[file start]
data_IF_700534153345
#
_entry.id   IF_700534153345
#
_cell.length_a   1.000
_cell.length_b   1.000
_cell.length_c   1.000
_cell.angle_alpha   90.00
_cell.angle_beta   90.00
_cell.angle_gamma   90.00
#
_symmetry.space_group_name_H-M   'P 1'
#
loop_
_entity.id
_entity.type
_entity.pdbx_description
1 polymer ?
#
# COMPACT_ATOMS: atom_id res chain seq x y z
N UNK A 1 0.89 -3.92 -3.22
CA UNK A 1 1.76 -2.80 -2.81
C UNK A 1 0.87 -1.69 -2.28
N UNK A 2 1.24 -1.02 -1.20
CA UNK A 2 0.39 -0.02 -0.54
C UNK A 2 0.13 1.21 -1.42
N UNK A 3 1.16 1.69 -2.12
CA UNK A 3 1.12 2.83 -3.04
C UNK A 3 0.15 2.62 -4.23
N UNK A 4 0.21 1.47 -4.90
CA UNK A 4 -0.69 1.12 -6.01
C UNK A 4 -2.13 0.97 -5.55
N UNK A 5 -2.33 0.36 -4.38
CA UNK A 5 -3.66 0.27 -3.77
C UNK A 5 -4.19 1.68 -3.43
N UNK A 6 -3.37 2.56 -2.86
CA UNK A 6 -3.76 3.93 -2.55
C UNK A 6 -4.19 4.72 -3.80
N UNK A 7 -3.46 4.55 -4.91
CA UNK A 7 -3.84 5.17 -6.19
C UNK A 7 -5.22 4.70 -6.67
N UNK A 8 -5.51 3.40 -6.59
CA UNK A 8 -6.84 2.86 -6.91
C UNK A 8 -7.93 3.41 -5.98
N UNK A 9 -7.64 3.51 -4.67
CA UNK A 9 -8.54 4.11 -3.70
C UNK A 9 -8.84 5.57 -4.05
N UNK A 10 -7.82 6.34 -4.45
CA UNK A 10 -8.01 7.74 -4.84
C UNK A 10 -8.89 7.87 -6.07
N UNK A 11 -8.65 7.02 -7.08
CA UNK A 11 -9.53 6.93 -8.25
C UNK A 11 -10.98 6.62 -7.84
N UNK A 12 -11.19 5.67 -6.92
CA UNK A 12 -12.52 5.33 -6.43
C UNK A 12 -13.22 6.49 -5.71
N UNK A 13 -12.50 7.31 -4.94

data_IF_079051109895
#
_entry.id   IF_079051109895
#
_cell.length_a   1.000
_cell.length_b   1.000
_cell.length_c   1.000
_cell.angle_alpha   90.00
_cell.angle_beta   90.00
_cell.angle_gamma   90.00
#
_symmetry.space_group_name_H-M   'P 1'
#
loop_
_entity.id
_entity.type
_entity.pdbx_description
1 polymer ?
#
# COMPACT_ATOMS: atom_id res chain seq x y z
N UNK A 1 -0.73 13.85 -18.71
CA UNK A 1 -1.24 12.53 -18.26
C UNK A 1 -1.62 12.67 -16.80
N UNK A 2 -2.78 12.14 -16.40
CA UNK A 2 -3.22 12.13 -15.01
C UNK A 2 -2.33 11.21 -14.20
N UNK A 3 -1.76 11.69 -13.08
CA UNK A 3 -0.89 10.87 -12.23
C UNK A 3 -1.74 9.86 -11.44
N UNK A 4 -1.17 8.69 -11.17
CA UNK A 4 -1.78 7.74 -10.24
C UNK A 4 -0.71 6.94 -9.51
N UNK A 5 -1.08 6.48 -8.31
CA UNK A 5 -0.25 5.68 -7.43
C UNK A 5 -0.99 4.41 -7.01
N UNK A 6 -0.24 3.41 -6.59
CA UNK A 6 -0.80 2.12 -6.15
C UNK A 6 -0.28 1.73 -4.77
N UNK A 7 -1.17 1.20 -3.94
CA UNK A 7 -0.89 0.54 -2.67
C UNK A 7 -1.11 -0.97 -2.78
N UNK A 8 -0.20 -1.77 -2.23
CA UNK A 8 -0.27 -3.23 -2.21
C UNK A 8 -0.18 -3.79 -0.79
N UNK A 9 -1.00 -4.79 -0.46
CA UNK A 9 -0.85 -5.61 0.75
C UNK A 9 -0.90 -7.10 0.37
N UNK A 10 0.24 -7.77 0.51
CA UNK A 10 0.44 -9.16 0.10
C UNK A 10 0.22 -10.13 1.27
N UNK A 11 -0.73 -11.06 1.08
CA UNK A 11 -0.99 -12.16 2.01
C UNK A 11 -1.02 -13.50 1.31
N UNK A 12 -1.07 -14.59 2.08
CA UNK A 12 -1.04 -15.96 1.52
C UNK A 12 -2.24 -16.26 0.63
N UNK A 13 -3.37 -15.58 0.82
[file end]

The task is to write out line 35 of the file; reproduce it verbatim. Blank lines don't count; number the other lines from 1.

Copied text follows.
C UNK A 5 -4.19 1.68 -3.43